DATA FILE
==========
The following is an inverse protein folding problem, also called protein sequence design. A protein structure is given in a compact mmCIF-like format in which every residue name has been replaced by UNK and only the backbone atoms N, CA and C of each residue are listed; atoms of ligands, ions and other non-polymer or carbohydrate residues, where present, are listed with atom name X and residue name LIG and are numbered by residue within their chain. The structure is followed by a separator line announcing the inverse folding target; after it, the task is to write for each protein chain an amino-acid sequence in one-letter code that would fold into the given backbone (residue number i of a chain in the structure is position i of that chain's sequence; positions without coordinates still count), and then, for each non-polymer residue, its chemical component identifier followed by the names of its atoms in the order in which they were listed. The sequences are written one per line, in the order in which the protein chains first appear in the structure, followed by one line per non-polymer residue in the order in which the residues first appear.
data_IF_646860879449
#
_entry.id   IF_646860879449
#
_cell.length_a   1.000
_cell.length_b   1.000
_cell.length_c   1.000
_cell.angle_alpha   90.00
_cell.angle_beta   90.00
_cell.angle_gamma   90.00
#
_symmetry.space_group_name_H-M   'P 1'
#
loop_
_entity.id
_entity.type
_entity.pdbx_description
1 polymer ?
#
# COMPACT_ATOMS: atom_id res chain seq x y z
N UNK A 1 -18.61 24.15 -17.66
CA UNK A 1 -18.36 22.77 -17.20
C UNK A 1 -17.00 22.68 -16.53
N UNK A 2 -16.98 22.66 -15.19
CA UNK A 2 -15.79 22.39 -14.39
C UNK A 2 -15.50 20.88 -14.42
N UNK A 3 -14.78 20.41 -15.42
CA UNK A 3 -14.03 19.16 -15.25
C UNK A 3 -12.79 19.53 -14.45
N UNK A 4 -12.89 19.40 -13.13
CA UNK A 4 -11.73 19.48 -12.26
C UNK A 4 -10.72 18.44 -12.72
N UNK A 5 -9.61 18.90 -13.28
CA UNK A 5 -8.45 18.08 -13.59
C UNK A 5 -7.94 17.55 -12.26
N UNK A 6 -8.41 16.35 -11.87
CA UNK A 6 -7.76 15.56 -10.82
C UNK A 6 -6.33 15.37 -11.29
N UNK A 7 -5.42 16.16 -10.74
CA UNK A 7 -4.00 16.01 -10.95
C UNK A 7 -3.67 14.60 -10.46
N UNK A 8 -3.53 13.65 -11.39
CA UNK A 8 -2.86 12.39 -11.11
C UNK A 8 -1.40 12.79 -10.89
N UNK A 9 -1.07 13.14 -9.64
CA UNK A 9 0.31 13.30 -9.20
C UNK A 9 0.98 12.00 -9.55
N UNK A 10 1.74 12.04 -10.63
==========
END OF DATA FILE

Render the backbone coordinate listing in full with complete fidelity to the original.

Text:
The following is an inverse protein folding problem, also called protein sequence design. A protein structure is given in a compact mmCIF-like format in which every residue name has been replaced by UNK and only the backbone atoms N, CA and C of each residue are listed; atoms of ligands, ions and other non-polymer or carbohydrate residues, where present, are listed with atom name X and residue name LIG and are numbered by residue within their chain. The structure is followed by a separator line announcing the inverse folding target; after it, the task is to write for each protein chain an amino-acid sequence in one-letter code that would fold into the given backbone (residue number i of a chain in the structure is position i of that chain's sequence; positions without coordinates still count), and then, for each non-polymer residue, its chemical component identifier followed by the names of its atoms in the order in which they were listed. The sequences are written one per line, in the order in which the protein chains first appear in the structure, followed by one line per non-polymer residue in the order in which the residues first appear.
data_IF_646860879449
#
_entry.id   IF_646860879449
#
_cell.length_a   1.000
_cell.length_b   1.000
_cell.length_c   1.000
_cell.angle_alpha   90.00
_cell.angle_beta   90.00
_cell.angle_gamma   90.00
#
_symmetry.space_group_name_H-M   'P 1'
#
loop_
_entity.id
_entity.type
_entity.pdbx_description
1 polymer ?
#
# COMPACT_ATOMS: atom_id res chain seq x y z
N UNK A 1 -18.61 24.15 -17.66
CA UNK A 1 -18.36 22.77 -17.20
C UNK A 1 -17.00 22.68 -16.53
N UNK A 2 -16.98 22.66 -15.19
CA UNK A 2 -15.79 22.39 -14.39
C UNK A 2 -15.50 20.88 -14.42
N UNK A 3 -14.78 20.41 -15.42
CA UNK A 3 -14.03 19.16 -15.25
C UNK A 3 -12.79 19.53 -14.45
N UNK A 4 -12.89 19.40 -13.13
CA UNK A 4 -11.73 19.48 -12.26
C UNK A 4 -10.72 18.44 -12.72
N UNK A 5 -9.61 18.90 -13.28
CA UNK A 5 -8.45 18.08 -13.59
C UNK A 5 -7.94 17.55 -12.26
N UNK A 6 -8.41 16.35 -11.87
CA UNK A 6 -7.76 15.56 -10.82
C UNK A 6 -6.33 15.37 -11.29
N UNK A 7 -5.42 16.16 -10.74
CA UNK A 7 -4.00 16.01 -10.95
C UNK A 7 -3.67 14.60 -10.46
N UNK A 8 -3.53 13.65 -11.39
CA UNK A 8 -2.86 12.39 -11.11
C UNK A 8 -1.40 12.79 -10.89
N UNK A 9 -1.07 13.14 -9.64
CA UNK A 9 0.31 13.30 -9.20
C UNK A 9 0.98 12.00 -9.55
N UNK A 10 1.74 12.04 -10.63